What if I were to say "No, I am not to blame!" By saying no, I am holding firm line for personal responsibility and high academic and behavioral expectations. I am saying that the other 14 students in the class deserve attention to their needs as much as he does. My no could have been the catalyst for him to grow out a learned helplessness and take more responsibility for his actions and learning. It might have been the first step toward truly becoming a life long learner. My "No" could have been revolutionary.


The danger of categorically denying teacher blame is that it leads you down an expressway towards cynicism and cold heartedness. This is not the sole domain of the "experienced" (read "old") teacher, but it is well populated by "teachers of a certain age". Not accepting any teacher responsibility would be "so adolescent" of me. It would mean that just as this students does, I would be externalizing blame. Teflon teacher. It all slides off. My intentions are perfect, my execution flawless, my perceptions accurate.



Am I to blame for this students current math class predicament?


My answer is neither yes, no, or anything in between. My answer to this question of whether I could have prevented this student from suffering in math purgatory is that the jury is secuestered in deliberation.


It is a central reason for this blog.


Time for reflection. What do you think?









3 comments:

Matt said...

I think, like you say, to a certain extent you are responsible. When students do not learn material it's our job to do our best to help them make up for that. But it also sounds like this student has become accustomed to failure and accustomed to making excuses. I think that 8th grade is certainly old enough for students to take ownership of their learning and to figure out what's working and what's not working.

I also think that at times certain teachers, through no fault of their own, are scapegoated by parents. This attitude is passed to the student and the student-teacher relationship is severely jeopardized. It's hard to make up for that.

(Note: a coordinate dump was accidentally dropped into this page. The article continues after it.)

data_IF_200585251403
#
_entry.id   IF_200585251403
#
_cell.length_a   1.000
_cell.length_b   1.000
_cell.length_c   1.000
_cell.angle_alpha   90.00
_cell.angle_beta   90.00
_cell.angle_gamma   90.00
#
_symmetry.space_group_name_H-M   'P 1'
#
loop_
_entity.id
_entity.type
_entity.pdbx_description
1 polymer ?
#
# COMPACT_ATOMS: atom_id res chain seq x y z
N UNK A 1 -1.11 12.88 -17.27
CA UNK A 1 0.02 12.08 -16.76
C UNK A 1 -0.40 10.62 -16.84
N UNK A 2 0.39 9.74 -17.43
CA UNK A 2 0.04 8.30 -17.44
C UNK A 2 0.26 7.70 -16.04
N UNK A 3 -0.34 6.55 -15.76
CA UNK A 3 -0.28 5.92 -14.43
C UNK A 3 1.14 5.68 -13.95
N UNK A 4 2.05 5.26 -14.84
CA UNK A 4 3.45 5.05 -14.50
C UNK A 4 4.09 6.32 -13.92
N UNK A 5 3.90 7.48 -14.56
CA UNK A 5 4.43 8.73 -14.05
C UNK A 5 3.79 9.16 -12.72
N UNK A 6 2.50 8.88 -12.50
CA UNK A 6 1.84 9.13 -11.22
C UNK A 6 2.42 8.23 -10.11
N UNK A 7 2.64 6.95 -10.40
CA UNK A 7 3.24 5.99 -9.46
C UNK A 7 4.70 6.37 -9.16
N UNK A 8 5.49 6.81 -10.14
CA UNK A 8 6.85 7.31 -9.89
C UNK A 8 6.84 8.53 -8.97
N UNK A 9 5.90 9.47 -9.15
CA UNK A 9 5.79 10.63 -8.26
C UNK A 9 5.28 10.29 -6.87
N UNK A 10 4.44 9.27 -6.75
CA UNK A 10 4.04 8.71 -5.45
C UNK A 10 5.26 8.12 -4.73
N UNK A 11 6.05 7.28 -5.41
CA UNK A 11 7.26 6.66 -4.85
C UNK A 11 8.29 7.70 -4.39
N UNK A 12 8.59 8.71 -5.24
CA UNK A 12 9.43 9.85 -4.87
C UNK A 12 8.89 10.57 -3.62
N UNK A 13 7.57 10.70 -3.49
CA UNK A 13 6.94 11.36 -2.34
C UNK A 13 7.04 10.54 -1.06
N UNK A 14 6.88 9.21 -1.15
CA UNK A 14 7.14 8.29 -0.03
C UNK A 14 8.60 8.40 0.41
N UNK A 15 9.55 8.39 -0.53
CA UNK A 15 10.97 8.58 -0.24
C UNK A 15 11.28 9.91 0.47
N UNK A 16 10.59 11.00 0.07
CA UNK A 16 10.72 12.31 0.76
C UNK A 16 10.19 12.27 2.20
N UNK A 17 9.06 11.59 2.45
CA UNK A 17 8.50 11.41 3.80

Just a few thoughts. Good luck.

ERKO said...

I do feel responsible for this occurring, but only to an extent. In this case, I think I lost patience with the lack of any semblance of responsibility towards his learning. The situation got out of hand quicker than it should have and I was not given much benefit of doubt by the parents or my administrator. I want to think that if I had been apprised of the situation, I would have been more effective in taking steps to change the dynamic. This is a danger point when working with adolescents: they easily misread social cues and misrepresent their world. I think more than being accustomed to failure, this student has grown to expect the classroom teacher to revolve around his needs, to the point of tuning out classroom discussions and group work. What makes it all the more difficult, though, is that his behaviors during this tuning out period make it difficult for others to tune in.

He has made it very clear that in his book, I have failed him. I feel very badly about this. That is why I wrote this entry. Thank you for you insightful comment.

Ronald Stewart said...

This is an interesting post.
From what you've said it seems clear to me that this kid is not really benefitting from being in your class.

It seems that he feels left out or is otherwise unwilling to participate and the class, and you feel like you're unable to fully help him.

In my opinion the environment is not working for him - and it's a good thing that this questionnaire has pointed this out. Is there a way that he can be taught in a different class or get extra support from the school?

The thing is that you need help and support to teach this kid - perhaps a teaching assistant, or some other way he can get extra attention and help, maybe special tuition to talk about how he's doing.

I'd say that you've done a good job to identify what's going on - it's the school or establishment's failing that you aren't getting enough support to deal with it well.

Just my opinion - I think this post is old so I'll wish you luck with it :)
Ronald
http://twitter.com/alevelmaths